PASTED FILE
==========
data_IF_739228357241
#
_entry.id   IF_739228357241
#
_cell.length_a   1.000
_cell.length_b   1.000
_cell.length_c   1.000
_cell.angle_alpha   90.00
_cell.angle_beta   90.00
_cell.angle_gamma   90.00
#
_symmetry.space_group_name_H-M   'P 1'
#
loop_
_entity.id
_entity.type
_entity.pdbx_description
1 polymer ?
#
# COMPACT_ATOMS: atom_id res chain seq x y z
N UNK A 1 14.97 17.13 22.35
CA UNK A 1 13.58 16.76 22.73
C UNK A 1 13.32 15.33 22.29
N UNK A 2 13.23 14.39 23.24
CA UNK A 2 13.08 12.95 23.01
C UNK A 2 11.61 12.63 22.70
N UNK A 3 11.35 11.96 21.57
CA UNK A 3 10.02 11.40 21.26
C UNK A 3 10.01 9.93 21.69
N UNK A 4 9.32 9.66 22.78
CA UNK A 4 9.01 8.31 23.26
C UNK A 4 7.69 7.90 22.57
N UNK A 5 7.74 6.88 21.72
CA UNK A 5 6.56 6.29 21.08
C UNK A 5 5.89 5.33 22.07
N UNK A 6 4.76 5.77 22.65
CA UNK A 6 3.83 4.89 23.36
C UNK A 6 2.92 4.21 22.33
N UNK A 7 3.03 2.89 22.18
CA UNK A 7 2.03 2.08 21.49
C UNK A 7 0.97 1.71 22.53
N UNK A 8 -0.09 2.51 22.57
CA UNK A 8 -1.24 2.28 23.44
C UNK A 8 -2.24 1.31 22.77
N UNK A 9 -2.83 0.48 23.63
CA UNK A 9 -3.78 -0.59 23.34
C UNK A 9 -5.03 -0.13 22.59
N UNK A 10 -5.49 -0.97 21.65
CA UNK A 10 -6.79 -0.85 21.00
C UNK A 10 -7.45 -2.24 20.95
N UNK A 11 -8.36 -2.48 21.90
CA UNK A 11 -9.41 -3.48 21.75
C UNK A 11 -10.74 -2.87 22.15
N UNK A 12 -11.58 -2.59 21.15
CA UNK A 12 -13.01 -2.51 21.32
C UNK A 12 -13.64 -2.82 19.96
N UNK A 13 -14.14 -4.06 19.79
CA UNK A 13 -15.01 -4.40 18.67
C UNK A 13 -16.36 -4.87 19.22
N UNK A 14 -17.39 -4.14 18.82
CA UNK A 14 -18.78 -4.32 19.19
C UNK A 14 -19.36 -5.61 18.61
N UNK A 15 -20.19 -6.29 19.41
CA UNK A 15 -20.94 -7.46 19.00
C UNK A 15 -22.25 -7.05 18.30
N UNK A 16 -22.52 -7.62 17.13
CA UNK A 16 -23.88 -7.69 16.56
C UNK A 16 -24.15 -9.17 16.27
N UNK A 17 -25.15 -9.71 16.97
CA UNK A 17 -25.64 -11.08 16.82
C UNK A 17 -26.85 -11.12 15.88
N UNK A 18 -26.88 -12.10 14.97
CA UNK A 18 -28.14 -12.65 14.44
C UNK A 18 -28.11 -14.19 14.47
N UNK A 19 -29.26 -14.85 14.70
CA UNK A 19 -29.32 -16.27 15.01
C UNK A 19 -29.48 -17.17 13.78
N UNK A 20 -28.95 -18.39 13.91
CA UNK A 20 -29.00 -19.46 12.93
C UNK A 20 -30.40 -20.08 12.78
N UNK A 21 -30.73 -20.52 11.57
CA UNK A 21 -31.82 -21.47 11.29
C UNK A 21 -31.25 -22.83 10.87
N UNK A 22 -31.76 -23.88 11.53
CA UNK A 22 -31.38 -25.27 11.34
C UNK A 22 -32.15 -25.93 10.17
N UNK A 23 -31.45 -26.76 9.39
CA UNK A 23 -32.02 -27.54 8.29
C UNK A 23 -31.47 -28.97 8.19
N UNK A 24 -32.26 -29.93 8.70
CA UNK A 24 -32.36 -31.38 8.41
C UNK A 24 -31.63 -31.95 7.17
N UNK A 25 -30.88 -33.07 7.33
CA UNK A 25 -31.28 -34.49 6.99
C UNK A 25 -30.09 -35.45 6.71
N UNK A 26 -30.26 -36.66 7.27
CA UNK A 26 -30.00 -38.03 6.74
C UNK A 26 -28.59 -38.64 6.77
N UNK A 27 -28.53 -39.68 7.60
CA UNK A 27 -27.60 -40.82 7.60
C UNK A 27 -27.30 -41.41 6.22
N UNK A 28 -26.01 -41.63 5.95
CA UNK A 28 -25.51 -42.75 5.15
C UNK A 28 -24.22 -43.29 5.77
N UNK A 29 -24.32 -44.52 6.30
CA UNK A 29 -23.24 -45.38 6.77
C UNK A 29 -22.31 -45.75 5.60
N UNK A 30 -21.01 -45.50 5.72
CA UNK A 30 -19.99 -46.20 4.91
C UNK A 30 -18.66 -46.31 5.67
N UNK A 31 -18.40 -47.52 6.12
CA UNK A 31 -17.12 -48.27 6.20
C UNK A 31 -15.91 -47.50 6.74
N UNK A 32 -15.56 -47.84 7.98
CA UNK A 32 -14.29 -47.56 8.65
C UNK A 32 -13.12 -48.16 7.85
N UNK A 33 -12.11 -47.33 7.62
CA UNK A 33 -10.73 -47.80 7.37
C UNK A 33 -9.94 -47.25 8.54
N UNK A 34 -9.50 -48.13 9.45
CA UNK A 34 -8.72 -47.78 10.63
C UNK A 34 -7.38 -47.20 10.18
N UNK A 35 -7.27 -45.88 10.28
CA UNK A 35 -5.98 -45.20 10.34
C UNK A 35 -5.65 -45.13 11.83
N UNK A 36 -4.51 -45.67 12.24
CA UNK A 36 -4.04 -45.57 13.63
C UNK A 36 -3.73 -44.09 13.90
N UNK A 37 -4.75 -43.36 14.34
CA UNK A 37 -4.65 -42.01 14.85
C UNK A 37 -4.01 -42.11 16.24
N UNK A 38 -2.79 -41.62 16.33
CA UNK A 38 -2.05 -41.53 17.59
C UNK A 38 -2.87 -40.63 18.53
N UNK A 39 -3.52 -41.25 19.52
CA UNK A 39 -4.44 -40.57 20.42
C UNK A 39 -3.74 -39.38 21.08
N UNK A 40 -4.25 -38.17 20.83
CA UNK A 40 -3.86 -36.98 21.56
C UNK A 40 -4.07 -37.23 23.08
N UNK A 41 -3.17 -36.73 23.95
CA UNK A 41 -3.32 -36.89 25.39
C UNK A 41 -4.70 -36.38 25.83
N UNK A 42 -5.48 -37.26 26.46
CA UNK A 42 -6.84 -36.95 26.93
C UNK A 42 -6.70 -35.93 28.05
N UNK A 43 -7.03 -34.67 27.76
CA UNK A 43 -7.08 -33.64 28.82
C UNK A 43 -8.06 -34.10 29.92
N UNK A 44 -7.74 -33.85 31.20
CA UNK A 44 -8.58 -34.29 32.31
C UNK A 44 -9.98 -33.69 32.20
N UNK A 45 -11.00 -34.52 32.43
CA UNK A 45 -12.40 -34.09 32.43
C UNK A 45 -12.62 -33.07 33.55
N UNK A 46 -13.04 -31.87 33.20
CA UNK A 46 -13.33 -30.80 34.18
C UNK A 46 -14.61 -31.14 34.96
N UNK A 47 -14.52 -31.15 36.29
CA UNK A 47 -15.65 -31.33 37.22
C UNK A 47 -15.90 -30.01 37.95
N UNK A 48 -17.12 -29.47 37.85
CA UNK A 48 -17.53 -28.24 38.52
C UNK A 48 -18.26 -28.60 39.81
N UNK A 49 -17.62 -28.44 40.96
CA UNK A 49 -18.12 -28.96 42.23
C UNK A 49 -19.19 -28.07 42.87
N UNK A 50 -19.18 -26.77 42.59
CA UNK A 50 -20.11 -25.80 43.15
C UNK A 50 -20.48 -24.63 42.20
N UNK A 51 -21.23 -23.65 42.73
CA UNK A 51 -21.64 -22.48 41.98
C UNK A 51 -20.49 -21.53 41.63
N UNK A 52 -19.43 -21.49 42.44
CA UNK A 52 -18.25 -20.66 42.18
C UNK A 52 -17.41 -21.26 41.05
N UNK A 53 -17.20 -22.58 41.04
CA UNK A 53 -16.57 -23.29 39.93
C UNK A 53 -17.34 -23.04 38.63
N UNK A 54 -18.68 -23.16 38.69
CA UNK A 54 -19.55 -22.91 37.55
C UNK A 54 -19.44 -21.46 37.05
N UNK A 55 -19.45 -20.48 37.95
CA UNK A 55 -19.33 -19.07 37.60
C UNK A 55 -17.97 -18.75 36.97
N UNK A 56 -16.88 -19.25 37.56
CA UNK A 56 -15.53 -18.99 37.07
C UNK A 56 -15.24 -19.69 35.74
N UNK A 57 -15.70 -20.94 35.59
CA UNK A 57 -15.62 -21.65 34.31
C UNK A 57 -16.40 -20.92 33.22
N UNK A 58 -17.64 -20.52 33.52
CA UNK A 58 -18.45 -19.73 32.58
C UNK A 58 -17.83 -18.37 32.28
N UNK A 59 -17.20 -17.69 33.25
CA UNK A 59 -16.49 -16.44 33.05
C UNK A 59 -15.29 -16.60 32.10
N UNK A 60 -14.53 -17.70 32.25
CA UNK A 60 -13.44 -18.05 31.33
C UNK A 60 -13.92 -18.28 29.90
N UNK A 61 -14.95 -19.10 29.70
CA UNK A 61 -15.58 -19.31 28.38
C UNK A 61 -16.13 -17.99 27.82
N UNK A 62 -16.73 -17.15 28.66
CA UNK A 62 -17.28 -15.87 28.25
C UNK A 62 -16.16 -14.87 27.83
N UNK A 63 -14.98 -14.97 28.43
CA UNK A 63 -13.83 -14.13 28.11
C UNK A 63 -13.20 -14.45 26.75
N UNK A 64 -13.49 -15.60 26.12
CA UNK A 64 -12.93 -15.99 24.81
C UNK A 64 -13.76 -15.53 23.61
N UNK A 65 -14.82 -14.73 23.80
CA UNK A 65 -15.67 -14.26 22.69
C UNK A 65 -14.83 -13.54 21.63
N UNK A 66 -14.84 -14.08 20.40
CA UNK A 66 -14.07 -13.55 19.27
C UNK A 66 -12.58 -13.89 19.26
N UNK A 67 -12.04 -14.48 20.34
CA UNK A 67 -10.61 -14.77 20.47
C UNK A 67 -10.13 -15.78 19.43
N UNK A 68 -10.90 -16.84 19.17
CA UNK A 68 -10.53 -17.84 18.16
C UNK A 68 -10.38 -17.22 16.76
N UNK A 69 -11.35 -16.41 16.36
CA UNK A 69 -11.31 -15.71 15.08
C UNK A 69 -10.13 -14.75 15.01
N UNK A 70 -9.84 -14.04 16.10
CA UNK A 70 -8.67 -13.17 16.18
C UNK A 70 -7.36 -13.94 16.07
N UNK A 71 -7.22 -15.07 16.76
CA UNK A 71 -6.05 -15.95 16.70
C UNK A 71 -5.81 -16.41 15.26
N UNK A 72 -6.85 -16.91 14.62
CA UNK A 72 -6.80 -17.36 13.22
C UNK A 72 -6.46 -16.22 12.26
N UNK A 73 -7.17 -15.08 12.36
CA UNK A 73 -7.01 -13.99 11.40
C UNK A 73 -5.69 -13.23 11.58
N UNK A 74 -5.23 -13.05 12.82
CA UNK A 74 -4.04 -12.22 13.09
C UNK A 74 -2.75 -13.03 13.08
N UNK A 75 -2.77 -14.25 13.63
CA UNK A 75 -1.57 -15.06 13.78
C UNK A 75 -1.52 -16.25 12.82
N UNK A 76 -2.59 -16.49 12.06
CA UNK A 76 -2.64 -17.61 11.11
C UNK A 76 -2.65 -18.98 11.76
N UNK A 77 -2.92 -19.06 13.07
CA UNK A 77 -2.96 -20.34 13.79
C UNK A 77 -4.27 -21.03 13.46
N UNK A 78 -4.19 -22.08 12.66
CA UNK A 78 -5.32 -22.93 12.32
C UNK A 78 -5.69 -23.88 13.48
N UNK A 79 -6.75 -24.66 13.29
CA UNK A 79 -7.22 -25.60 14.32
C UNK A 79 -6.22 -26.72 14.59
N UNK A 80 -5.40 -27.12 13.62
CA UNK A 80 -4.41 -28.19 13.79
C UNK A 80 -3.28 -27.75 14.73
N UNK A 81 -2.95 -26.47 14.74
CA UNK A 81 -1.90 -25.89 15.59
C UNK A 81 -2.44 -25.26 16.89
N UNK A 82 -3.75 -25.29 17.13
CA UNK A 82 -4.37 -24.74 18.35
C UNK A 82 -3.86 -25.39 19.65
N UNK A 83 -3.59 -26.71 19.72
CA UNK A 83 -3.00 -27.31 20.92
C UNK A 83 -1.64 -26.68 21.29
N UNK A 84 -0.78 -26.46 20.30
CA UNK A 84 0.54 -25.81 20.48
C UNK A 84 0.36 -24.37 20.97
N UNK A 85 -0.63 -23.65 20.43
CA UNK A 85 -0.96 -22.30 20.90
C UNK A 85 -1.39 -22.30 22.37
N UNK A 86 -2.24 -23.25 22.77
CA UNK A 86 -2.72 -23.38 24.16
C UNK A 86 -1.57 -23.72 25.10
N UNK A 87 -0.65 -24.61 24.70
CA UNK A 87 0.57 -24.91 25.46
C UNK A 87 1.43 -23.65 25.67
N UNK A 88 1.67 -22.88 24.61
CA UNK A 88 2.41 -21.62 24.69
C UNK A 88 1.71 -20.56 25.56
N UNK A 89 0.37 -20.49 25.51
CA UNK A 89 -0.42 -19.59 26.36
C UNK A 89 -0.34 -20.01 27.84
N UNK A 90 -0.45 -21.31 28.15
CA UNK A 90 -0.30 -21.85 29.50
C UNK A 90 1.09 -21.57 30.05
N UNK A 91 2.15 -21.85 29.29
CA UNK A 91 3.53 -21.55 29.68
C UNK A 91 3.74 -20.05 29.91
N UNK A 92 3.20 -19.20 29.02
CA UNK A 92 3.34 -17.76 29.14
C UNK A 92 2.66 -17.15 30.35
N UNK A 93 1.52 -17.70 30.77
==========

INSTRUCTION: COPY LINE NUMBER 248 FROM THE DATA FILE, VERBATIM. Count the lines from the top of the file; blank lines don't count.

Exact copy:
C UNK A 76 -2.65 -18.98 11.76